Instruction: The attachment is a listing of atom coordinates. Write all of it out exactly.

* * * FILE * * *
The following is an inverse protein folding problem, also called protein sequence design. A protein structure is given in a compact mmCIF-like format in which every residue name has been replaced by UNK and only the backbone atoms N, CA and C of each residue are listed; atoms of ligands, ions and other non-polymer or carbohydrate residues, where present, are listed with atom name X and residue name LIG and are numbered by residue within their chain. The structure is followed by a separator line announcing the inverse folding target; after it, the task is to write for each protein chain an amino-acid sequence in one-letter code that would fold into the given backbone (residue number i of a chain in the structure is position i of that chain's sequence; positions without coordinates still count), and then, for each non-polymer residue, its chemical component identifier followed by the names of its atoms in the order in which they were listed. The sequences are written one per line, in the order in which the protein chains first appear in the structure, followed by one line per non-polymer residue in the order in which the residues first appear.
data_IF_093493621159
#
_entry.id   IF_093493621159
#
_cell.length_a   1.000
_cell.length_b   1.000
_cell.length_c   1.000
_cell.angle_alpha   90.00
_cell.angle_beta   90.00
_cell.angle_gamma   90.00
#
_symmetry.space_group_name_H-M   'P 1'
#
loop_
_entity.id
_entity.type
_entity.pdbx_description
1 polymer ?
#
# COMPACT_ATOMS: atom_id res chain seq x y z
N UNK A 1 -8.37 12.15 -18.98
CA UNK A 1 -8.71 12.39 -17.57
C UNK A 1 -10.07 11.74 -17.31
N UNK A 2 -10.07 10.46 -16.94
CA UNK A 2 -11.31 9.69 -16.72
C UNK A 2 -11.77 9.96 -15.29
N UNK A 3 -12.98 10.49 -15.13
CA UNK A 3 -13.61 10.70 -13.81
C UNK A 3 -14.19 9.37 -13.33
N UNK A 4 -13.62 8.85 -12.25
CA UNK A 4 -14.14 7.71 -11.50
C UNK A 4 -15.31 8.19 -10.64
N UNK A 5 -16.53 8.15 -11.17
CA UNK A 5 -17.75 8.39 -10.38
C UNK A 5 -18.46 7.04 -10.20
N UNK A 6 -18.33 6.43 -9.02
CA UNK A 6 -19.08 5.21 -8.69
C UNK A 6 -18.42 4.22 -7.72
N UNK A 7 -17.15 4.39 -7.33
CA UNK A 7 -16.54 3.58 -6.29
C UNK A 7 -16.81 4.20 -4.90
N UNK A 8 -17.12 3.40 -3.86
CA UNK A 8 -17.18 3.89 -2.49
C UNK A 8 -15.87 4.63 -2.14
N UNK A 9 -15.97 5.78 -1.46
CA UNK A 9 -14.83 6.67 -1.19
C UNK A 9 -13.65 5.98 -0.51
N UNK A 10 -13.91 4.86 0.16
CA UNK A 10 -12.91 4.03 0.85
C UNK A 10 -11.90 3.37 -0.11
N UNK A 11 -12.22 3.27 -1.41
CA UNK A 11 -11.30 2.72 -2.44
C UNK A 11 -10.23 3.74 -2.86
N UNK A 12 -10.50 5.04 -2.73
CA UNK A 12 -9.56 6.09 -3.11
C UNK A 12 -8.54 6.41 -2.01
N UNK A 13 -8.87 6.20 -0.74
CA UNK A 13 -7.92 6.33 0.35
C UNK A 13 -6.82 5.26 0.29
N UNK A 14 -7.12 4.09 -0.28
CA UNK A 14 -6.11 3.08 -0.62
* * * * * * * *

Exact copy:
The following is an inverse protein folding problem, also called protein sequence design. A protein structure is given in a compact mmCIF-like format in which every residue name has been replaced by UNK and only the backbone atoms N, CA and C of each residue are listed; atoms of ligands, ions and other non-polymer or carbohydrate residues, where present, are listed with atom name X and residue name LIG and are numbered by residue within their chain. The structure is followed by a separator line announcing the inverse folding target; after it, the task is to write for each protein chain an amino-acid sequence in one-letter code that would fold into the given backbone (residue number i of a chain in the structure is position i of that chain's sequence; positions without coordinates still count), and then, for each non-polymer residue, its chemical component identifier followed by the names of its atoms in the order in which they were listed. The sequences are written one per line, in the order in which the protein chains first appear in the structure, followed by one line per non-polymer residue in the order in which the residues first appear.
data_IF_093493621159
#
_entry.id   IF_093493621159
#
_cell.length_a   1.000
_cell.length_b   1.000
_cell.length_c   1.000
_cell.angle_alpha   90.00
_cell.angle_beta   90.00
_cell.angle_gamma   90.00
#
_symmetry.space_group_name_H-M   'P 1'
#
loop_
_entity.id
_entity.type
_entity.pdbx_description
1 polymer ?
#
# COMPACT_ATOMS: atom_id res chain seq x y z
N UNK A 1 -8.37 12.15 -18.98
CA UNK A 1 -8.71 12.39 -17.57
C UNK A 1 -10.07 11.74 -17.31
N UNK A 2 -10.07 10.46 -16.94
CA UNK A 2 -11.31 9.69 -16.72
C UNK A 2 -11.77 9.96 -15.29
N UNK A 3 -12.98 10.49 -15.13
CA UNK A 3 -13.61 10.70 -13.81
C UNK A 3 -14.19 9.37 -13.33
N UNK A 4 -13.62 8.85 -12.25
CA UNK A 4 -14.14 7.71 -11.50
C UNK A 4 -15.31 8.19 -10.64
N UNK A 5 -16.53 8.15 -11.17
CA UNK A 5 -17.75 8.39 -10.38
C UNK A 5 -18.46 7.04 -10.20
N UNK A 6 -18.33 6.43 -9.02
CA UNK A 6 -19.08 5.21 -8.69
C UNK A 6 -18.42 4.22 -7.72
N UNK A 7 -17.15 4.39 -7.33
CA UNK A 7 -16.54 3.58 -6.29
C UNK A 7 -16.81 4.20 -4.90
N UNK A 8 -17.12 3.40 -3.86
CA UNK A 8 -17.18 3.89 -2.49
C UNK A 8 -15.87 4.63 -2.14
N UNK A 9 -15.97 5.78 -1.46
CA UNK A 9 -14.83 6.67 -1.19
C UNK A 9 -13.65 5.98 -0.51
N UNK A 10 -13.91 4.86 0.16
CA UNK A 10 -12.91 4.03 0.85
C UNK A 10 -11.90 3.37 -0.11
N UNK A 11 -12.22 3.27 -1.41
CA UNK A 11 -11.30 2.72 -2.44
C UNK A 11 -10.23 3.74 -2.86
N UNK A 12 -10.50 5.04 -2.73
CA UNK A 12 -9.56 6.09 -3.11
C UNK A 12 -8.54 6.41 -2.01
N UNK A 13 -8.87 6.20 -0.74
CA UNK A 13 -7.92 6.33 0.35
C UNK A 13 -6.82 5.26 0.29
N UNK A 14 -7.12 4.09 -0.28
CA UNK A 14 -6.11 3.08 -0.62